The latest BlogHer Book club selection is Geneen Roth’s Lost and Found. My edition of the book has the subtitle One Woman’s Story of Losing Her Money and Finding Her Life. “Lost Her Money” is right – Roth and her husband were heavily invested with Bernie Madoff, and lost their life savings in his Ponzi scheme.
I had never read Roth’s other books, so I admit I was expecting this to a very different read for me. I don’t read many self-help books – not that there’s anything wrong with them, they’re just not my go-to book choice. Possibly because of this, it took me some time to adapt to Roth’s writing style.
Her main goal in the book is point out that most people do not talk about money, prefer not to discuss it or in many cases even think about it, and that distance is damaging. I admit I was disappointed to read so much about becoming aware of our issues, without much actual discussion about how to overcome them. I can read this and say, “Yes, I understand that my personal issues with money can be traced to XYZ,” but without concrete steps to move past these issues, I’m not sure what to do next with this information except to say, “Now what?”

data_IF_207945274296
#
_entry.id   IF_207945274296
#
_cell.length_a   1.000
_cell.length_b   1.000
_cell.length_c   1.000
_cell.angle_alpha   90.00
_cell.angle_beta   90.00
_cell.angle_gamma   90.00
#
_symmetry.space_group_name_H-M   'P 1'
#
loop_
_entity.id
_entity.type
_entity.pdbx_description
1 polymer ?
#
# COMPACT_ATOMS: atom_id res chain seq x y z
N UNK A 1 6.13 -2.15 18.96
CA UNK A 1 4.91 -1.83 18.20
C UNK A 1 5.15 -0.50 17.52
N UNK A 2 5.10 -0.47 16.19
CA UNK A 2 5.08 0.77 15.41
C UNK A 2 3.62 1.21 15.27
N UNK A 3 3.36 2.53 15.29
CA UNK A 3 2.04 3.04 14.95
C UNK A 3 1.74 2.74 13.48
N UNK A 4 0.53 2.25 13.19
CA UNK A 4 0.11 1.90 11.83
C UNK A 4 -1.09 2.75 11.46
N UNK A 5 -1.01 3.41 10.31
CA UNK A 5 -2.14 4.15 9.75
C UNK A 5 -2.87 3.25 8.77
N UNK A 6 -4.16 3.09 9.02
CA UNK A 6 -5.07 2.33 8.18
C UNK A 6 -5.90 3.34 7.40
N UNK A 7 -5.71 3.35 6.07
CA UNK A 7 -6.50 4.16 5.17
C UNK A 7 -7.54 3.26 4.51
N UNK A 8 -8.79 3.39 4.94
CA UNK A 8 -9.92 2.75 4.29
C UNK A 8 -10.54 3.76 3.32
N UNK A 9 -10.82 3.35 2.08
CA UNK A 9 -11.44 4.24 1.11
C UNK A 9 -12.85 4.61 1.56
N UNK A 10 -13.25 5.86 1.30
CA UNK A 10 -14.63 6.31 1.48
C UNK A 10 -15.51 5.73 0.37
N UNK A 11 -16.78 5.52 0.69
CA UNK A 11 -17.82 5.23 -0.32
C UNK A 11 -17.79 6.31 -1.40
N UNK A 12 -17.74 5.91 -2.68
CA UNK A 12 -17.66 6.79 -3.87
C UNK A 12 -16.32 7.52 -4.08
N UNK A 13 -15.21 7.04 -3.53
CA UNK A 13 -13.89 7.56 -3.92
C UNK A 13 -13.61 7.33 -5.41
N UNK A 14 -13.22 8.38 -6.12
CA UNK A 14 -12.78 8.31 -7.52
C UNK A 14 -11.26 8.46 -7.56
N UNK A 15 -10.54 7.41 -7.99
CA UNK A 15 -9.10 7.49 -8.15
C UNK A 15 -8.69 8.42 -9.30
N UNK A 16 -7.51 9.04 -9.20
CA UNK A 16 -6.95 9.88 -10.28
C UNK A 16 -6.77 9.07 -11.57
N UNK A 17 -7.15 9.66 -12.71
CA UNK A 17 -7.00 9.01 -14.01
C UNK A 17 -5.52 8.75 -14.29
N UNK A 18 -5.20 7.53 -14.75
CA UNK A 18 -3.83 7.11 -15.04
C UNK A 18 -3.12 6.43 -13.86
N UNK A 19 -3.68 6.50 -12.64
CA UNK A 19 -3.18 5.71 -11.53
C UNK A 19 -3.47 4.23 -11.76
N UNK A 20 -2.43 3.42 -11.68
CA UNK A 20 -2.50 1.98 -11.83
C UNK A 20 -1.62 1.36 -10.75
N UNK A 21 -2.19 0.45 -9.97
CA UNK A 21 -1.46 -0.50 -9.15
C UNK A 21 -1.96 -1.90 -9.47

All that said, I ultimately enjoyed Roth’s writing style, which is conversational and self-deprecating. She is absolutely willing to be honest about her feelings and failings, and this honesty is refreshing. If you’re looking for a step-by-step guide to get over your money problems, this probably isn’t the book for you. But if you want to consider the emotions and experiences that led to your problems, this book might be what you’re looking for.
If you want to read more about Lost and Found, check out the BlogHer Book Club site for more discussions about this book and others.
This is a paid review for BlogHer Book Club but the opinions expressed are my own.
Filed in: Books